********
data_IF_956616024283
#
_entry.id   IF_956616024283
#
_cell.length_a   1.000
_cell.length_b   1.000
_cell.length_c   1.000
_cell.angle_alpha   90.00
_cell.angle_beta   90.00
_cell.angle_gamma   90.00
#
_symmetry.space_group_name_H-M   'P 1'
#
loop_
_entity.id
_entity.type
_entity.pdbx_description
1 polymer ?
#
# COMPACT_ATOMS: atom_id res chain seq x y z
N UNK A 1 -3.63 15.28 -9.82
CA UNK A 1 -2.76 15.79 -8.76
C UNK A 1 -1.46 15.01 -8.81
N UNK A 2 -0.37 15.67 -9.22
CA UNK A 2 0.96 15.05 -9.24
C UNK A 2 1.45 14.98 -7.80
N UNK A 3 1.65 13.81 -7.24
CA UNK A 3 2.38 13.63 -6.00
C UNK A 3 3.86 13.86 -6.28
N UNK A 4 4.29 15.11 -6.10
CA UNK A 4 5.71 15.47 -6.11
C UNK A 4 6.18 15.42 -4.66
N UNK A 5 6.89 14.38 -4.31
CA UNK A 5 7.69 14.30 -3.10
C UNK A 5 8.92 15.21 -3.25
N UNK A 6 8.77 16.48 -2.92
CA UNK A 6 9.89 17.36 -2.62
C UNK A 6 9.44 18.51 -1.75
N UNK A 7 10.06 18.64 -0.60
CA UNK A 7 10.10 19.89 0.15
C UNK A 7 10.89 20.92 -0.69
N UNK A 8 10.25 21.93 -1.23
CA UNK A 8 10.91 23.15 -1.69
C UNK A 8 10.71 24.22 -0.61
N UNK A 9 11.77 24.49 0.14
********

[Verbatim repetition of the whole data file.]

data_IF_956616024283
#
_entry.id   IF_956616024283
#
_cell.length_a   1.000
_cell.length_b   1.000
_cell.length_c   1.000
_cell.angle_alpha   90.00
_cell.angle_beta   90.00
_cell.angle_gamma   90.00
#
_symmetry.space_group_name_H-M   'P 1'
#
loop_
_entity.id
_entity.type
_entity.pdbx_description
1 polymer ?
#
# COMPACT_ATOMS: atom_id res chain seq x y z
N UNK A 1 -3.63 15.28 -9.82
CA UNK A 1 -2.76 15.79 -8.76
C UNK A 1 -1.46 15.01 -8.81
N UNK A 2 -0.37 15.67 -9.22
CA UNK A 2 0.96 15.05 -9.24
C UNK A 2 1.45 14.98 -7.80
N UNK A 3 1.65 13.81 -7.24
CA UNK A 3 2.38 13.63 -6.00
C UNK A 3 3.86 13.86 -6.28
N UNK A 4 4.29 15.11 -6.10
CA UNK A 4 5.71 15.47 -6.11
C UNK A 4 6.18 15.42 -4.66
N UNK A 5 6.89 14.38 -4.31
CA UNK A 5 7.69 14.30 -3.10
C UNK A 5 8.92 15.21 -3.25
N UNK A 6 8.77 16.48 -2.92
CA UNK A 6 9.89 17.36 -2.62
C UNK A 6 9.44 18.51 -1.75
N UNK A 7 10.06 18.64 -0.60
CA UNK A 7 10.10 19.89 0.15
C UNK A 7 10.89 20.92 -0.69
N UNK A 8 10.25 21.93 -1.23
CA UNK A 8 10.91 23.15 -1.69
C UNK A 8 10.71 24.22 -0.61
N UNK A 9 11.77 24.49 0.14